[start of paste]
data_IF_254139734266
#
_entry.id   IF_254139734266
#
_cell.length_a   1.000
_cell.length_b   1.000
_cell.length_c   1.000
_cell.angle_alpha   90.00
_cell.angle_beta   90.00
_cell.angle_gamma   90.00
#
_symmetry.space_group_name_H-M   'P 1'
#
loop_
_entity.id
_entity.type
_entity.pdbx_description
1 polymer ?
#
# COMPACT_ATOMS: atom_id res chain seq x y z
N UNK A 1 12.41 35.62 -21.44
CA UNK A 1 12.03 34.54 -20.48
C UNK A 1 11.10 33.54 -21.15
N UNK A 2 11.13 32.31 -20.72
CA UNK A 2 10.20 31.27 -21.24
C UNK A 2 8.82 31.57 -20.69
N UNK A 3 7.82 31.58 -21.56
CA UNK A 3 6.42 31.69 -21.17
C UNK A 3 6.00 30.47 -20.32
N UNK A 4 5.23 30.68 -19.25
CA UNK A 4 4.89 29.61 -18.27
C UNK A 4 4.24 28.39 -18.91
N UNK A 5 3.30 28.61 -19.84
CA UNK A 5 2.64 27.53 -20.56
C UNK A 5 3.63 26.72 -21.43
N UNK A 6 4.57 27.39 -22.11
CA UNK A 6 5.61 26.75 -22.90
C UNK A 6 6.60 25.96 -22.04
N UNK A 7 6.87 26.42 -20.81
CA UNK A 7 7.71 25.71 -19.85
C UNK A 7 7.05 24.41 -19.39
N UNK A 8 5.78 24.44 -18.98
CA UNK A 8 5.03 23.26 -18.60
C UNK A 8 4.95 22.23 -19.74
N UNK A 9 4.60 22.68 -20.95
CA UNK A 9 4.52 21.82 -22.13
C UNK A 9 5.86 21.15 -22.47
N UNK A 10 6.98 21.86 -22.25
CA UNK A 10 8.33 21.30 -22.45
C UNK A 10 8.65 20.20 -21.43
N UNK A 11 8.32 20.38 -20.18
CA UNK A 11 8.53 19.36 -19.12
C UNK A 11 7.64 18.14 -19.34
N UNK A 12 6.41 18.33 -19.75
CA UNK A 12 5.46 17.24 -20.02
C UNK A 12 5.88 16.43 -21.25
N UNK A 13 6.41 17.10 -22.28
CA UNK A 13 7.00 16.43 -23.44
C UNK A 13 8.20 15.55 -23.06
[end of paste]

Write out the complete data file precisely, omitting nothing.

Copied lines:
data_IF_254139734266
#
_entry.id   IF_254139734266
#
_cell.length_a   1.000
_cell.length_b   1.000
_cell.length_c   1.000
_cell.angle_alpha   90.00
_cell.angle_beta   90.00
_cell.angle_gamma   90.00
#
_symmetry.space_group_name_H-M   'P 1'
#
loop_
_entity.id
_entity.type
_entity.pdbx_description
1 polymer ?
#
# COMPACT_ATOMS: atom_id res chain seq x y z
N UNK A 1 12.41 35.62 -21.44
CA UNK A 1 12.03 34.54 -20.48
C UNK A 1 11.10 33.54 -21.15
N UNK A 2 11.13 32.31 -20.72
CA UNK A 2 10.20 31.27 -21.24
C UNK A 2 8.82 31.57 -20.69
N UNK A 3 7.82 31.58 -21.56
CA UNK A 3 6.42 31.69 -21.17
C UNK A 3 6.00 30.47 -20.32
N UNK A 4 5.23 30.68 -19.25
CA UNK A 4 4.89 29.61 -18.27
C UNK A 4 4.24 28.39 -18.91
N UNK A 5 3.30 28.61 -19.84
CA UNK A 5 2.64 27.53 -20.56
C UNK A 5 3.63 26.72 -21.43
N UNK A 6 4.57 27.39 -22.11
CA UNK A 6 5.61 26.75 -22.90
C UNK A 6 6.60 25.96 -22.04
N UNK A 7 6.87 26.42 -20.81
CA UNK A 7 7.71 25.71 -19.85
C UNK A 7 7.05 24.41 -19.39
N UNK A 8 5.78 24.44 -18.98
CA UNK A 8 5.03 23.26 -18.60
C UNK A 8 4.95 22.23 -19.74
N UNK A 9 4.60 22.68 -20.95
CA UNK A 9 4.52 21.82 -22.13
C UNK A 9 5.86 21.15 -22.47
N UNK A 10 6.98 21.86 -22.25
CA UNK A 10 8.33 21.30 -22.45
C UNK A 10 8.65 20.20 -21.43
N UNK A 11 8.32 20.38 -20.18
CA UNK A 11 8.53 19.36 -19.12
C UNK A 11 7.64 18.14 -19.34
N UNK A 12 6.41 18.33 -19.75
CA UNK A 12 5.46 17.24 -20.02
C UNK A 12 5.88 16.43 -21.25
N UNK A 13 6.41 17.10 -22.28
CA UNK A 13 7.00 16.43 -23.44
C UNK A 13 8.20 15.55 -23.06